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Inside Trump’s snap decision to ban transgender troops

Donald Trump is pictured. | AP Photo

President Donald Trump’s sudden decision was, in part, a last-ditch attempt to save a House proposal full of his campaign promises that was on the verge of defeat, numerous congressional and White House sources said. | Andrew Harnik/AP Photo

Defense

A congressional fight over sex reassignment surgery threatened funding for his border wall.

By RACHAEL BADE and JOSH DAWSEY

07/26/2017 02:07 PM EDT

After a week sparring with his attorney general and steaming over the Russia investigation consuming his agenda, President Donald Trump was closing in on an important win.

House Republicans were planning to pass a spending bill stacked with his campaign promises, including money to build his border wall with Mexico.

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But an internal House Republican fight over transgender troops was threatening to blow up the bill. And House GOP insiders feared they might not have the votes to pass the legislation because defense hawks wanted a ban on Pentagon-funded sex reassignment operations — something GOP leaders wouldn’t give them.

They turned to Trump, who didn’t hesitate. In the flash of a tweet, he announced that transgender troops would be banned altogether.

Trump’s sudden decision was, in part, a last-ditch attempt to save a House proposal full of his campaign promises that was on the verge of defeat, numerous congressional and White House sources said.

The president had always planned to scale back President Barack Obama-era policies welcoming such individuals in combat and greenlighting the military to pay for their medical treatment plans. But a behind-the-scenes GOP brawl threatening to tank a Pentagon funding increase and wall construction hastened Trump’s decision.

Numerous House conservatives and defense hawks this week had threatened to derail their own legislation if it did not include a prohibition on Pentagon funding for gender reassignment surgeries, which they deem a waste of taxpayer money. But GOP leaders were caught in a pinch between those demands and moderate Republicans who felt the proposal was blatantly discriminatory.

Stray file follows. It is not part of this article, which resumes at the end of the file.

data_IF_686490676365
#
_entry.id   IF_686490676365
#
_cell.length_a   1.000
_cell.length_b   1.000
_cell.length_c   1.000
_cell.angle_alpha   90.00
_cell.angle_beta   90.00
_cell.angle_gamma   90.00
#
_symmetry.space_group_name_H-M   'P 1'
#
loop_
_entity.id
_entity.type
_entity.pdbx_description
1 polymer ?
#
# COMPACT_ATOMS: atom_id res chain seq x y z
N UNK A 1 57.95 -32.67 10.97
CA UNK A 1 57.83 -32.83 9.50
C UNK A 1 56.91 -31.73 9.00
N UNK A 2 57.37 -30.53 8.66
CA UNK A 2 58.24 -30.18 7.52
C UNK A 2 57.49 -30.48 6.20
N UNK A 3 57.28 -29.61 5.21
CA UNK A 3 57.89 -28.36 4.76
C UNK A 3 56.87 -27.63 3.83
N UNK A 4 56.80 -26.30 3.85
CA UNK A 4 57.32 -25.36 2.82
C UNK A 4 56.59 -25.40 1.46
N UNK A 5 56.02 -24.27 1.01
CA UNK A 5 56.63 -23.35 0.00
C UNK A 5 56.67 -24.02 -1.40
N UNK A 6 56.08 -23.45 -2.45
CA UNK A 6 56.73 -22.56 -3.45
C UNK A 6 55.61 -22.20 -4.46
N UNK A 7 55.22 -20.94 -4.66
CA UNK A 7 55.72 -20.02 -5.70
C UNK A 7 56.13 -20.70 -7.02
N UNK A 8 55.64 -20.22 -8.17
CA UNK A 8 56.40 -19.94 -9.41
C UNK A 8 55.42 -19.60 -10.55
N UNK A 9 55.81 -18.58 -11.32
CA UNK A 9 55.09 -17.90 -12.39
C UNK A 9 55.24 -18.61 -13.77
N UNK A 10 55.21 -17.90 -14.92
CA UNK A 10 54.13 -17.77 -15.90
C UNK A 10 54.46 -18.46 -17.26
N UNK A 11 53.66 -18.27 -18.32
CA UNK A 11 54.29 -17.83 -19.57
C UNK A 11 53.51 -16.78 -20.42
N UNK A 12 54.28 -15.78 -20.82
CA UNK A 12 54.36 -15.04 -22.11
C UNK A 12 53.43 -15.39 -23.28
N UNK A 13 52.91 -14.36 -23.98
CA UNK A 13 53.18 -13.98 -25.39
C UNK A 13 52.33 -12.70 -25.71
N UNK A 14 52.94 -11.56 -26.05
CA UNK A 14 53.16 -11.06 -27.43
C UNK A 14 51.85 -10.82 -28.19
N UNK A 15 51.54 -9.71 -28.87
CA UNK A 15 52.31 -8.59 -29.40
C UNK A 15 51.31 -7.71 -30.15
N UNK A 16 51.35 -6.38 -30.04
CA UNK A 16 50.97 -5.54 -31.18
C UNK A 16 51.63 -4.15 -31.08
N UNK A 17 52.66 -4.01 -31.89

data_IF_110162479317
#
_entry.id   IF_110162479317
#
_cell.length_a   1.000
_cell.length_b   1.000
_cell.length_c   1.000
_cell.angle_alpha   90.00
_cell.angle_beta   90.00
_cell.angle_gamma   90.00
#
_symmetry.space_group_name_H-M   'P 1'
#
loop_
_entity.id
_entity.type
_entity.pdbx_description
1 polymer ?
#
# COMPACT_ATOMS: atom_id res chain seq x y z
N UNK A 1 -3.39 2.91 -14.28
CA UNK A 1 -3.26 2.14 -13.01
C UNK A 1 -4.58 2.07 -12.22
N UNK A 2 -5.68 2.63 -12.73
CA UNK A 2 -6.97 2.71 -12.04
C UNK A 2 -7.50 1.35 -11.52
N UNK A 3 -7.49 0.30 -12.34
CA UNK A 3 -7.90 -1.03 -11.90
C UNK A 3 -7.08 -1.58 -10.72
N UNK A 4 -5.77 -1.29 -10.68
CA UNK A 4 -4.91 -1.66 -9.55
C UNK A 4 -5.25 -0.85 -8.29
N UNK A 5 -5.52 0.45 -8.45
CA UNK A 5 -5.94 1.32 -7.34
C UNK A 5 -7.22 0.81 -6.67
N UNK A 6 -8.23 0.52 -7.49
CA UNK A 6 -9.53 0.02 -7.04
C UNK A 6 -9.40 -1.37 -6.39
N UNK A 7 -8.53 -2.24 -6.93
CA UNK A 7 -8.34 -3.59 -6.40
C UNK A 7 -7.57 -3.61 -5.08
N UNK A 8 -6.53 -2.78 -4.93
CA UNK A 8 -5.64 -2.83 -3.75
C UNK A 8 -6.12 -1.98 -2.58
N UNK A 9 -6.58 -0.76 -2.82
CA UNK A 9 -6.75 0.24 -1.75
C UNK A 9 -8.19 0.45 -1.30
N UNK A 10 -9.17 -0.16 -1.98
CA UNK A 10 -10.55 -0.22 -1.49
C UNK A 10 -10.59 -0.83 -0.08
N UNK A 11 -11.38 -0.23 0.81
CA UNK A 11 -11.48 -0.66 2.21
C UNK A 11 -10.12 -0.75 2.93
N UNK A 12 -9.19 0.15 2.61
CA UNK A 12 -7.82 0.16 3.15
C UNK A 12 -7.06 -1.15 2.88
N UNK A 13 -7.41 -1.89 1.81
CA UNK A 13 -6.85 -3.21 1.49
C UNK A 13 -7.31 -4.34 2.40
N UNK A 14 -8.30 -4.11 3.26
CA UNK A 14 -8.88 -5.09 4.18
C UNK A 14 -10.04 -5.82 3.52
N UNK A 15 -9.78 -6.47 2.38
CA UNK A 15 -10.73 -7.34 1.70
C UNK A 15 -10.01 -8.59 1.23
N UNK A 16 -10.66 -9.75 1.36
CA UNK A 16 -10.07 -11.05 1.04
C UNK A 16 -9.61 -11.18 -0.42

“There are several members of the conference who feel this really needs to be addressed,” said senior House Appropriations Committee member Robert Aderholt (R-Ala.) on Tuesday. “This isn’t about the transgender issue; it’s about the taxpayer dollars going to pay for the surgery out of the defense budget."

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That’s why House lawmakers took the matter to the Trump administration. And when Defense Secretary James Mattis refused to immediately upend the policy, they went straight to the White House. Trump — never one for political correctness — was all too happy to oblige.

“[P]lease be advised that the United States Government will not accept or allow Transgender individuals to serve in any capacity in the U.S. Military,” Trump tweeted Wednesday morning. "Our military must be focused on decisive and overwhelming victory and cannot be burdened with the tremendous medical costs and disruption that transgender in

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Ernst opposes Trump’s ban on transgender troops

Joni Ernst is pictured here.

A spokeswoman for the veteran said Sen. Joni Ernst has served with people "from all different backgrounds" and that gender is not a vital indicator of someone's military prowess. | Susan Walsh/AP

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What to know about Trump's transgender military ban

What to know about Trump's transgender military ban

A gay member of the U.S. Air Force who chooses to not be identified reads a copy of the magazine "OutServe" intended for actively serving lesbian, gay, bi and transgender U.S. military members. | Paul J. Richards/AFP/Getty Images

President Donald Trump tweeted Wednesday morning that transgender Americans would no longer be able to serve in the U.S. military “in any capacity,” citing “tremendous medical costs” and the “disruption” their service would cause.

Here’s a primer on the issue, which appeared to be settled under the Obama administration but has abruptly emerged in a partisan fracas.